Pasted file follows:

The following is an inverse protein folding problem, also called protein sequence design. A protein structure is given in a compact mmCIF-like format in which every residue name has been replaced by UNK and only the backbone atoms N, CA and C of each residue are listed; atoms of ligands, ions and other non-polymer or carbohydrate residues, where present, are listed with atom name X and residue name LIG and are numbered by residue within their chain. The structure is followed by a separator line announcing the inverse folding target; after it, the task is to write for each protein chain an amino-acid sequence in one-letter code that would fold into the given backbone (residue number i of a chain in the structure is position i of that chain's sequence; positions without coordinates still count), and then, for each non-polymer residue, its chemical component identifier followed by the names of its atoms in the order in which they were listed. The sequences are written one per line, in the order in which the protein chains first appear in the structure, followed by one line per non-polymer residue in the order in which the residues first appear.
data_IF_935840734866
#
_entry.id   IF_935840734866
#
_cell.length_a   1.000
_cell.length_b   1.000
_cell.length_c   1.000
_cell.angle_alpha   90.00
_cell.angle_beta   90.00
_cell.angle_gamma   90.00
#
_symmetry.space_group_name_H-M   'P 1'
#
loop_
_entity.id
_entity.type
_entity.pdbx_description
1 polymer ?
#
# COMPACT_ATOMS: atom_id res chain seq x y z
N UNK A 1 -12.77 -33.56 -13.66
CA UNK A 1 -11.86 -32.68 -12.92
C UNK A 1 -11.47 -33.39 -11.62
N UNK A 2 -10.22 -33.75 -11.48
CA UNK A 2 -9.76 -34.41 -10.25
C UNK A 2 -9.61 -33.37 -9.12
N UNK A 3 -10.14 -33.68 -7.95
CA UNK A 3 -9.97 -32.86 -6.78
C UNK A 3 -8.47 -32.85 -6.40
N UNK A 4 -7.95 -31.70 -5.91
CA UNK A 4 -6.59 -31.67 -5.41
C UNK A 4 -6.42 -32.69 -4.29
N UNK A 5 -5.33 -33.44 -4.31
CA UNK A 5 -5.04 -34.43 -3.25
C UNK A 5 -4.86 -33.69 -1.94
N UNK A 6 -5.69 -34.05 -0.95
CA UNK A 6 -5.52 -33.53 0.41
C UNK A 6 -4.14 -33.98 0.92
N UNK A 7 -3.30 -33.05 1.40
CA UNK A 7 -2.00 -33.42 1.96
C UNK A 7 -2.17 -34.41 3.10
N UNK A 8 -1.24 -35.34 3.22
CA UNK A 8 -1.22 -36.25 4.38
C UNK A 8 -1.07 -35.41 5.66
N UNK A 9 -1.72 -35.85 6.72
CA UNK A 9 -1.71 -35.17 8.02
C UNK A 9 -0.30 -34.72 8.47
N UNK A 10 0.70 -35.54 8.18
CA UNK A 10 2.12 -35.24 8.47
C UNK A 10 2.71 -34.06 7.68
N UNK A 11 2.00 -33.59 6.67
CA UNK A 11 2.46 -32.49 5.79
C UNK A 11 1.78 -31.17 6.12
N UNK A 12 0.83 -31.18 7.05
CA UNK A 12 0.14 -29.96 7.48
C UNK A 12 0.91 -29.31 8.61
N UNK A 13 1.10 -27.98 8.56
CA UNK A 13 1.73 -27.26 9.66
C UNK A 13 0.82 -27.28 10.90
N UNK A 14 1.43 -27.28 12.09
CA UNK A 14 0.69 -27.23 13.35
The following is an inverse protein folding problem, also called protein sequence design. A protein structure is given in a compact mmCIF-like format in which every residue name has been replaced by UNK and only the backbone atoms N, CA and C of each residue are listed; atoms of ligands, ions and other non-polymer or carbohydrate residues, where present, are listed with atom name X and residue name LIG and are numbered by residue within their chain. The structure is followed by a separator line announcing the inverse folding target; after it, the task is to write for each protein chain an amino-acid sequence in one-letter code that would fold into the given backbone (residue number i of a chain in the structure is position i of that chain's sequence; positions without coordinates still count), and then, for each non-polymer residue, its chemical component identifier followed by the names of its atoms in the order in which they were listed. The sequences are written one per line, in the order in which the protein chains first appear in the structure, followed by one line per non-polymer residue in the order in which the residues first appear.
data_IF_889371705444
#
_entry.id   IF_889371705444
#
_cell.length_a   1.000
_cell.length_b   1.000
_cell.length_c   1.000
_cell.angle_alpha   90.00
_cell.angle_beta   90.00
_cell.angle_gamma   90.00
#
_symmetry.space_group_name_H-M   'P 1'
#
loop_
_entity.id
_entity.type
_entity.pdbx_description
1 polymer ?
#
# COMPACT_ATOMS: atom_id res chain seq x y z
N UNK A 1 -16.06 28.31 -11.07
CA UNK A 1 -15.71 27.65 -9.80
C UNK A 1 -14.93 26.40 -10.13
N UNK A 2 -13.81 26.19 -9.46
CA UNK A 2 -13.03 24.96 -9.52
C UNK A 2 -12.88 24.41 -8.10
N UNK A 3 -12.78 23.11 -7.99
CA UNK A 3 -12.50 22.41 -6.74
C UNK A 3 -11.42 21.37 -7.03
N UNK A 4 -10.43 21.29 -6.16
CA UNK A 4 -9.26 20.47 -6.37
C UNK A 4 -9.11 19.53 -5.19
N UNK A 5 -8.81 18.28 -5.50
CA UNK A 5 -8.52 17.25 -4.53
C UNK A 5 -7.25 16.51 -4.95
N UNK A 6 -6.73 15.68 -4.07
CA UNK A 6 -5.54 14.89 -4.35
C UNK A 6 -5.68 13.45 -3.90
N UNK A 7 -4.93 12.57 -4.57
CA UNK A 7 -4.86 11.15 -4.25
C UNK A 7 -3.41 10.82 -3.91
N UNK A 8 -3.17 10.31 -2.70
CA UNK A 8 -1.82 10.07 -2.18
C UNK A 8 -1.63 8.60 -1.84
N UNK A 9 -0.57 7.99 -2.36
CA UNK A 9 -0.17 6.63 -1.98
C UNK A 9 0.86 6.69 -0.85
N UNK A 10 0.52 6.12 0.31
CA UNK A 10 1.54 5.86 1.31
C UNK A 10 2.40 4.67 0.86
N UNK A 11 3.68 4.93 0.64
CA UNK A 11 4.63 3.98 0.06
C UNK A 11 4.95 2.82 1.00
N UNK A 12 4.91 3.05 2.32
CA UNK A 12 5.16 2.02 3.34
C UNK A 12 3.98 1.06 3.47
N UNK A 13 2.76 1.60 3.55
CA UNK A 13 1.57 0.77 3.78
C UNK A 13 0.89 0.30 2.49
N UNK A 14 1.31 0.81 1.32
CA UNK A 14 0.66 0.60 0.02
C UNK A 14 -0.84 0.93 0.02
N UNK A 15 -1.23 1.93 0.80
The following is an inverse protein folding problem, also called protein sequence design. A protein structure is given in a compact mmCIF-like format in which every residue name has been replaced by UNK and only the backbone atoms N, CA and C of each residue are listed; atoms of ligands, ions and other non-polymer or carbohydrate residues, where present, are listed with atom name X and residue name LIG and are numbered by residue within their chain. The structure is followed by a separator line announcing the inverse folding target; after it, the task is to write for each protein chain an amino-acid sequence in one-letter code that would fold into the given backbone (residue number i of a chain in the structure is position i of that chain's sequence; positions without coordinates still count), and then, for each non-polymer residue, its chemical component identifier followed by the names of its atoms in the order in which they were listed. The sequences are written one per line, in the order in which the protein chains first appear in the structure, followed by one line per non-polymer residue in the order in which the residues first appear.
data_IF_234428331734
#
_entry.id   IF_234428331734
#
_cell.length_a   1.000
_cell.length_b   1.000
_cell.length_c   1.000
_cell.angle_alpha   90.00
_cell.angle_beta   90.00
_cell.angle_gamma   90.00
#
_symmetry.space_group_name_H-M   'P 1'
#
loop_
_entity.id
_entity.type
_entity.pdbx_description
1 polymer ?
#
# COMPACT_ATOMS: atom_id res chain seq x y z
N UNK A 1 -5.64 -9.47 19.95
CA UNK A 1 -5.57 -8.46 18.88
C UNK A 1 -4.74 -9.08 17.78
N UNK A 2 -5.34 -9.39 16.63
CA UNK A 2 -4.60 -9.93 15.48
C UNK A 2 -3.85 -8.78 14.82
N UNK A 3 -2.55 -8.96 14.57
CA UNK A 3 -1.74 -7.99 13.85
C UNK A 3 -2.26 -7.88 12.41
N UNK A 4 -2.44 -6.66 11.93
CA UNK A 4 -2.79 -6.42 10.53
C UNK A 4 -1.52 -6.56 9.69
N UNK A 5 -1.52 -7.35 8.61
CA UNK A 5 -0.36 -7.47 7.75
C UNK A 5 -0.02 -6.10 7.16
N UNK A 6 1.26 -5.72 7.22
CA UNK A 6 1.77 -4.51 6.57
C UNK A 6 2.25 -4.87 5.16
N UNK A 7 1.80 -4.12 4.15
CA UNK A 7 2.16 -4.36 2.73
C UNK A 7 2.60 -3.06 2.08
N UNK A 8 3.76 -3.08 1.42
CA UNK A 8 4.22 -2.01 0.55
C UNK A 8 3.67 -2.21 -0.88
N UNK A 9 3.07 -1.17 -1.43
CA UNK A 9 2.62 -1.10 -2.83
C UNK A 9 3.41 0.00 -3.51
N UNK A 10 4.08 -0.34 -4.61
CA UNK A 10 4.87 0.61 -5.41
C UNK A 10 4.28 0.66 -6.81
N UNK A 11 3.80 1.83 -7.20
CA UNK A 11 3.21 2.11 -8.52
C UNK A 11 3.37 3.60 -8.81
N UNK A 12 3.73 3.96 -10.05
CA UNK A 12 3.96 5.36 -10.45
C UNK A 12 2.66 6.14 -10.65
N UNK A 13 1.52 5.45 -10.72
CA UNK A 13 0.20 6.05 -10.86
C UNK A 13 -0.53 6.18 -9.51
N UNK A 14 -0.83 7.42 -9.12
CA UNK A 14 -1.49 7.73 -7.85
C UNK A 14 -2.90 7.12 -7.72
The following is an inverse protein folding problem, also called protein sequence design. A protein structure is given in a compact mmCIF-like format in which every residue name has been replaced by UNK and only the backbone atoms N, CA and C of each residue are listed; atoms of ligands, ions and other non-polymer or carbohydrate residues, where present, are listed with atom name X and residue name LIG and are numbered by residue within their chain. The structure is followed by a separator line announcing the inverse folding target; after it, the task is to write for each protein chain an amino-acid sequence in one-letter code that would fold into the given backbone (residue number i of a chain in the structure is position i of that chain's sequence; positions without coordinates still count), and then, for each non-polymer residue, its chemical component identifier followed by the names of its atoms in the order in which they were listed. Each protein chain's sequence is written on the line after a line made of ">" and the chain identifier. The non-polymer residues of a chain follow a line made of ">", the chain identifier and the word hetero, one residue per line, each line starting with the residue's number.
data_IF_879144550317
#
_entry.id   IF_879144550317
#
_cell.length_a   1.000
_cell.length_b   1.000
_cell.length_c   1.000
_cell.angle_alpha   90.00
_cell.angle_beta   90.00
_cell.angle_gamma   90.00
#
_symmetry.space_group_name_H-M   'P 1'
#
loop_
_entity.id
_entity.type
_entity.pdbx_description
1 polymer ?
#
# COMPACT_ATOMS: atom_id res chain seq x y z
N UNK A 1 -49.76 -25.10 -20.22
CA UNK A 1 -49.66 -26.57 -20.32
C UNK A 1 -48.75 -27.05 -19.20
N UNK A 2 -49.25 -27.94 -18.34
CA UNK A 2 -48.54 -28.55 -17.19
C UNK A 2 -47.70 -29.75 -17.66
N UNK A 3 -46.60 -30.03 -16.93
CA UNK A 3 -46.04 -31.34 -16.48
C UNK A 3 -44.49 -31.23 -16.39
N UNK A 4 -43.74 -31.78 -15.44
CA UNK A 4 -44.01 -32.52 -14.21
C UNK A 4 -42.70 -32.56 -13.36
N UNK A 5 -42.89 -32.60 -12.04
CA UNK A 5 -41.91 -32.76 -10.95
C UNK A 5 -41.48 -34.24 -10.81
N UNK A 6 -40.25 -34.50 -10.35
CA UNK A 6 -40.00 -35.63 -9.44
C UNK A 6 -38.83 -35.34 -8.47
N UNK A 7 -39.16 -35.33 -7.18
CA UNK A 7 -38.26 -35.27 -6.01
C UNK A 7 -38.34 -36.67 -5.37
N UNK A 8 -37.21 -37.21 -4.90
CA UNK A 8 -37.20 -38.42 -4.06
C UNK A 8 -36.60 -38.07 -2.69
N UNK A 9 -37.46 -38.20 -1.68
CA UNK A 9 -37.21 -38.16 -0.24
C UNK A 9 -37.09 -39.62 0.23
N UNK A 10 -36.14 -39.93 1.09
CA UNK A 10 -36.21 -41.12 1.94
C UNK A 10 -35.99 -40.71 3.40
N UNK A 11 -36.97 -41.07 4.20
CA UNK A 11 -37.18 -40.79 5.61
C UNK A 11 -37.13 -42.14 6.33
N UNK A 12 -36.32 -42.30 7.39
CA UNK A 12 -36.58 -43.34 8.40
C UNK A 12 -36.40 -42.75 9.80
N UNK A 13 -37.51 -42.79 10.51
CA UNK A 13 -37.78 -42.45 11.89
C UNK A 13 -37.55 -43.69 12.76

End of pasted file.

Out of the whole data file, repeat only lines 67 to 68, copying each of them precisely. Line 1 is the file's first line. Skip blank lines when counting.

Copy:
#
_cell.length_a   1.000